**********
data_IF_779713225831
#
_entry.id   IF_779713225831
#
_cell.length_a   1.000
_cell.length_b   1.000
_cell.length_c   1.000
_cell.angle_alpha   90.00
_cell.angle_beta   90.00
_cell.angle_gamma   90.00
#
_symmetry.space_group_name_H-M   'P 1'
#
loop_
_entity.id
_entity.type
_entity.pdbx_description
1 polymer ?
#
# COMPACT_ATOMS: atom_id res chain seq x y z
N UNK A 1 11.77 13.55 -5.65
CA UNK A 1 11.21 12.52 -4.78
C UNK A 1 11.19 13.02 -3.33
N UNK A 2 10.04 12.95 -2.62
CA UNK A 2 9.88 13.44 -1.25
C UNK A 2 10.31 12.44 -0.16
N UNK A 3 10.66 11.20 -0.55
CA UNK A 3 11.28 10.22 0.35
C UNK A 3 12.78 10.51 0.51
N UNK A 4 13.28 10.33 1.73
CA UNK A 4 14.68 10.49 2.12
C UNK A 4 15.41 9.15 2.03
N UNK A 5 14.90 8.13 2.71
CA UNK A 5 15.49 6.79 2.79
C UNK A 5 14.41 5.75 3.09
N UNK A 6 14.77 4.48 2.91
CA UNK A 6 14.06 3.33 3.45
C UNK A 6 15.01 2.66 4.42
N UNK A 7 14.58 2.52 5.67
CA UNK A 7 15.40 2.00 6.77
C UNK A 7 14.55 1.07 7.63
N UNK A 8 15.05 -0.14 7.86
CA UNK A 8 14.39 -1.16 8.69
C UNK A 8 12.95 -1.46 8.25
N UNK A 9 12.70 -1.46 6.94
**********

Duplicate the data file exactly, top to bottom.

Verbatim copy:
data_IF_779713225831
#
_entry.id   IF_779713225831
#
_cell.length_a   1.000
_cell.length_b   1.000
_cell.length_c   1.000
_cell.angle_alpha   90.00
_cell.angle_beta   90.00
_cell.angle_gamma   90.00
#
_symmetry.space_group_name_H-M   'P 1'
#
loop_
_entity.id
_entity.type
_entity.pdbx_description
1 polymer ?
#
# COMPACT_ATOMS: atom_id res chain seq x y z
N UNK A 1 11.77 13.55 -5.65
CA UNK A 1 11.21 12.52 -4.78
C UNK A 1 11.19 13.02 -3.33
N UNK A 2 10.04 12.95 -2.62
CA UNK A 2 9.88 13.44 -1.25
C UNK A 2 10.31 12.44 -0.16
N UNK A 3 10.66 11.20 -0.55
CA UNK A 3 11.28 10.22 0.35
C UNK A 3 12.78 10.51 0.51
N UNK A 4 13.28 10.33 1.73
CA UNK A 4 14.68 10.49 2.12
C UNK A 4 15.41 9.15 2.03
N UNK A 5 14.90 8.13 2.71
CA UNK A 5 15.49 6.79 2.79
C UNK A 5 14.41 5.75 3.09
N UNK A 6 14.77 4.48 2.91
CA UNK A 6 14.06 3.33 3.45
C UNK A 6 15.01 2.66 4.42
N UNK A 7 14.58 2.52 5.67
CA UNK A 7 15.40 2.00 6.77
C UNK A 7 14.55 1.07 7.63
N UNK A 8 15.05 -0.14 7.86
CA UNK A 8 14.39 -1.16 8.69
C UNK A 8 12.95 -1.46 8.25
N UNK A 9 12.70 -1.46 6.94